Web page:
The second part of the book widens the scope of discussion. Three of the four chapters examine the relevance of Hegel for contemporary thought. Ludwig Siep opens with a helpful critical overview of recent attempts by Brandom, Pippin, Pinkard, Honneth, Taylor, and Ricoeur to put Hegel's conception of mutual recognition to work on contemporary concerns. Siep has doubts about this trend. The idea of recognition, he argues, lacks the resources to deal with three problems in social philosophy: distributive justice, cultural pluralism, and the relationship between humanity and nature.
Heikki Ikäheimo argues that Hegel can make a positive contribution to contemporary Anglophone social philosophy. Because the social ontologists in that tradition (e.g., Tuomela, Gilbert) begin with fully formed persons, they lack the means to analyze fundamental social phenomena that are constitutive of persons. Hegel's account of mutual recognition fills that gap: a systematic analysis of the internal relationships between the constitution of persons and the constitution of the social world. Ikäheimo devotes most of his chapter to addressing some obstacles to a positive Hegel reception, in particular the obstacle posed by Hegel's Aristotelian "normative essentialism," which holds that (a) some features of "the human life-form are essential to it"; (b) these features can be realized to different degrees; (c) the more they are realized, the better; and (d) such essential features have an immanent tendency to realize themselves (159). Ikäheimo shows how normative essentialism matches our commonsense. Thus, going beyond Brandom and Pinkard, Ikäheimo argues that mutual recognition, understood as an essential ideal immanent in human life-forms, is realized to the degree that fear of the other becomes respect, and instrumentalization of the other becomes love.
Paul Redding likewise hopes to rehabilitate Hegel for contemporary philosophy, in particular by using the idea of mutual recognition to rescue Hegel from the "spiritualistic" metaphysics often attributed to him. However, rather than secularize Hegel's view of the Christian doctrines of the Trinity and Incarnation as immature expressions of Absolute Spirit, Redding argues that these religious images are necessary for resolving the "Kantian paradox" -- Kant's idea of the divided autonomous self as "subject only to those laws it gives itself" (231). Redding's conclusion appears no less paradoxical: as the locus of moral imperatives, "in some sense" God exists only in virtue of our recognition; nonetheless, we must not think of God merely as our own creation (232).
Turning to Karl Marx, Michael Quante delves into a striking early text on exchange relationships and recognition. Like Hegel, Marx takes an essentialist approach with ethical implications. But his analysis of market relations goes beyond Hegel's. Whereas Hegel saw market relations as an abstract form of mutual recognition, in which contracting parties recognize each other as free, Marx shows how market actors are mutually estranged from their essential "species-being." Although each party produces goods that meet the other's needs -- which reflect the human species-being -- each party is motivated, not by concern for the other's need, but only by a selfish desire for the other's product. Thus exchange involves a struggle for recognition in which each party strives to get the better of the deal, that is, to have the other recognize the greater worth of its product and consent to the exchange. According to Marx's "evaluative counter-proposal" (261ff), in a fully human exchange we would respond directly to each other's neediness, motivated by the consciousness of producing for each other's human realization. Though Marx's analysis seems impossibly utopian, it shows how a market mentality perverts our sense of human dignity: rather than recognize our shared humanity in our mutual neediness, we value self-reliant individuals and disdain the needy.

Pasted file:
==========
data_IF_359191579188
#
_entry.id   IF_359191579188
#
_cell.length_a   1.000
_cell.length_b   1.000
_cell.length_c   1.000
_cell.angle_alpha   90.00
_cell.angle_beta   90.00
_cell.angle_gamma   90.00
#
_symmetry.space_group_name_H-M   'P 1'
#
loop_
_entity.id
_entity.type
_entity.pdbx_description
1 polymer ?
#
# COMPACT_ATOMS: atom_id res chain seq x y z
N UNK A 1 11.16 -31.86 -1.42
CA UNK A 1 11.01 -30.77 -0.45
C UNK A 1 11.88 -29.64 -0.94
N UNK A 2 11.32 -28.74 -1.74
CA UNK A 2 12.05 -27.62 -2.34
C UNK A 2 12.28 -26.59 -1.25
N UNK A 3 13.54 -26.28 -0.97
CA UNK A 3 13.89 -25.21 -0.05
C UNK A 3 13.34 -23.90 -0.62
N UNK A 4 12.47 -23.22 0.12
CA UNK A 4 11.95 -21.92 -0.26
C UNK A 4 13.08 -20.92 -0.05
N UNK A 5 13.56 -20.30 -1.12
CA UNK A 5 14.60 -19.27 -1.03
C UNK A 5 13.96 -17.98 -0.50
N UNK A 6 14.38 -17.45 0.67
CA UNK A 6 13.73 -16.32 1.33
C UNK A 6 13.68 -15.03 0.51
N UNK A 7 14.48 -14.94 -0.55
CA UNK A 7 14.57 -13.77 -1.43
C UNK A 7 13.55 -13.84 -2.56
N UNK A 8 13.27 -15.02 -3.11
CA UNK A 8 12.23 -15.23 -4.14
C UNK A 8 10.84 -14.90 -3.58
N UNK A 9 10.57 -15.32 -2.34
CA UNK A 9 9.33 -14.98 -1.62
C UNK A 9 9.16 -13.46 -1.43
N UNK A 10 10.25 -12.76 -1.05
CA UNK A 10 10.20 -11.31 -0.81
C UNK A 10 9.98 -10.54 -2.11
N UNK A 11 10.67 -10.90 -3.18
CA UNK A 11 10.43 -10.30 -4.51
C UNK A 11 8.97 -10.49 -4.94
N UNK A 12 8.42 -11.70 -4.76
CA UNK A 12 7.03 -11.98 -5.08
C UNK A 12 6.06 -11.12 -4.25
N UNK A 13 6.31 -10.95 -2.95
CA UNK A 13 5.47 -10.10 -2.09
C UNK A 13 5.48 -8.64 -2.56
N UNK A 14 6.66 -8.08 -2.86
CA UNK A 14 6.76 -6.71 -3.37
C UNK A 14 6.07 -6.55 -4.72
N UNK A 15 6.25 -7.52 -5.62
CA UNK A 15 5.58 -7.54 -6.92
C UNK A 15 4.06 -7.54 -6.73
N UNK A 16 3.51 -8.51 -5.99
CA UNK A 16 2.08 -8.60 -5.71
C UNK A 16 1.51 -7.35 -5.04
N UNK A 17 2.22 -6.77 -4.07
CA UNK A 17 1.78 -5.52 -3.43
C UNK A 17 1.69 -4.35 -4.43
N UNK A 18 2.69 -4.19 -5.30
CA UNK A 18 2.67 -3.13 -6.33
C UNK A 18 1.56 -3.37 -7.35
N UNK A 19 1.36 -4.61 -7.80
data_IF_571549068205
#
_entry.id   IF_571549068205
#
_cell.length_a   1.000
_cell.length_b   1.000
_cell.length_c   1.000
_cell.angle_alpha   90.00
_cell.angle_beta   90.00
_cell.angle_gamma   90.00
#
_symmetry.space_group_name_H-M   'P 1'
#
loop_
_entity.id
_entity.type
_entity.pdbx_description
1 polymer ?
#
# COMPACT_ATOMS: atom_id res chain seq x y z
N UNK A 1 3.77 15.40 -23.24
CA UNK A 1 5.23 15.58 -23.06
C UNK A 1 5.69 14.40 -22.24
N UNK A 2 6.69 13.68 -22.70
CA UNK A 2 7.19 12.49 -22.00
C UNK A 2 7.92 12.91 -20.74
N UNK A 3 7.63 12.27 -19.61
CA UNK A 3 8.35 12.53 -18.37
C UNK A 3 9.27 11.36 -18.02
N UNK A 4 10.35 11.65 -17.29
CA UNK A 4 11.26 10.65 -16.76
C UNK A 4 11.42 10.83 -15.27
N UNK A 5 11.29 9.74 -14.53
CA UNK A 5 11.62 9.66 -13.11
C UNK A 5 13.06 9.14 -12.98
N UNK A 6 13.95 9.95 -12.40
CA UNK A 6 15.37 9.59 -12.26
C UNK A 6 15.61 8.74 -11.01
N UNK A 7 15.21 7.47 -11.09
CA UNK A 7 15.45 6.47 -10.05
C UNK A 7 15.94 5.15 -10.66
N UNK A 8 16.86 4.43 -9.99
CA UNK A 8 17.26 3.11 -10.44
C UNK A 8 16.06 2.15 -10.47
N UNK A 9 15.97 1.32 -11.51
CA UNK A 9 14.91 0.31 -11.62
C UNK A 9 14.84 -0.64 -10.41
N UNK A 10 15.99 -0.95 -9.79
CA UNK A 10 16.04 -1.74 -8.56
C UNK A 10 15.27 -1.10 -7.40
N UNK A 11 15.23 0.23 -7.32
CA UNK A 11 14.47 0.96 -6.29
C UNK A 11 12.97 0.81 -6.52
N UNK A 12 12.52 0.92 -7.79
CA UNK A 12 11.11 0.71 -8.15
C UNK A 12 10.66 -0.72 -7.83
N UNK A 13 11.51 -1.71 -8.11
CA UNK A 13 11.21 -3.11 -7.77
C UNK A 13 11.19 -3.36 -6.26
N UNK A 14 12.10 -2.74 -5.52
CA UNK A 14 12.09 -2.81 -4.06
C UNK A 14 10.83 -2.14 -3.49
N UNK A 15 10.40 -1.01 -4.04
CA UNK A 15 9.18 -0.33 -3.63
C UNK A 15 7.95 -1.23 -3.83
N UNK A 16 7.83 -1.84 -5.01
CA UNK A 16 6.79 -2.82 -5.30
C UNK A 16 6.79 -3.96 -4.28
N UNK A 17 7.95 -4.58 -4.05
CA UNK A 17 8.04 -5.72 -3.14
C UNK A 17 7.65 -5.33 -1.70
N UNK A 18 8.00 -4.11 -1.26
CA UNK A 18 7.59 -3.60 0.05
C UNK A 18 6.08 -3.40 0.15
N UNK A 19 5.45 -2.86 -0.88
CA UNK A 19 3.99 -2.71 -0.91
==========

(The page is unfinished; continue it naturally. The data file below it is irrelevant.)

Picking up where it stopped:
With the exception of the last chapter, Hegel plays no direct role in the third part of the book. Leading off the section, Margaret Gilbert draws on Charles Taylor's analysis of public space. Building on Taylor, Gilbert argues that mutual recognition can arise in very simple situations, for example, when two people sharing a table at a library acknowledge each other's presence with a nod. The two readers do not merely share common knowledge of each other's presence. By their brief mutual acknowledgement, they enter into a joint commitment to "recognize as a body" each other's presence (278). The readers thereby form a plural subject of intention. Gilbert concludes by briefly extending this analysis to the phenomenon of joint attention.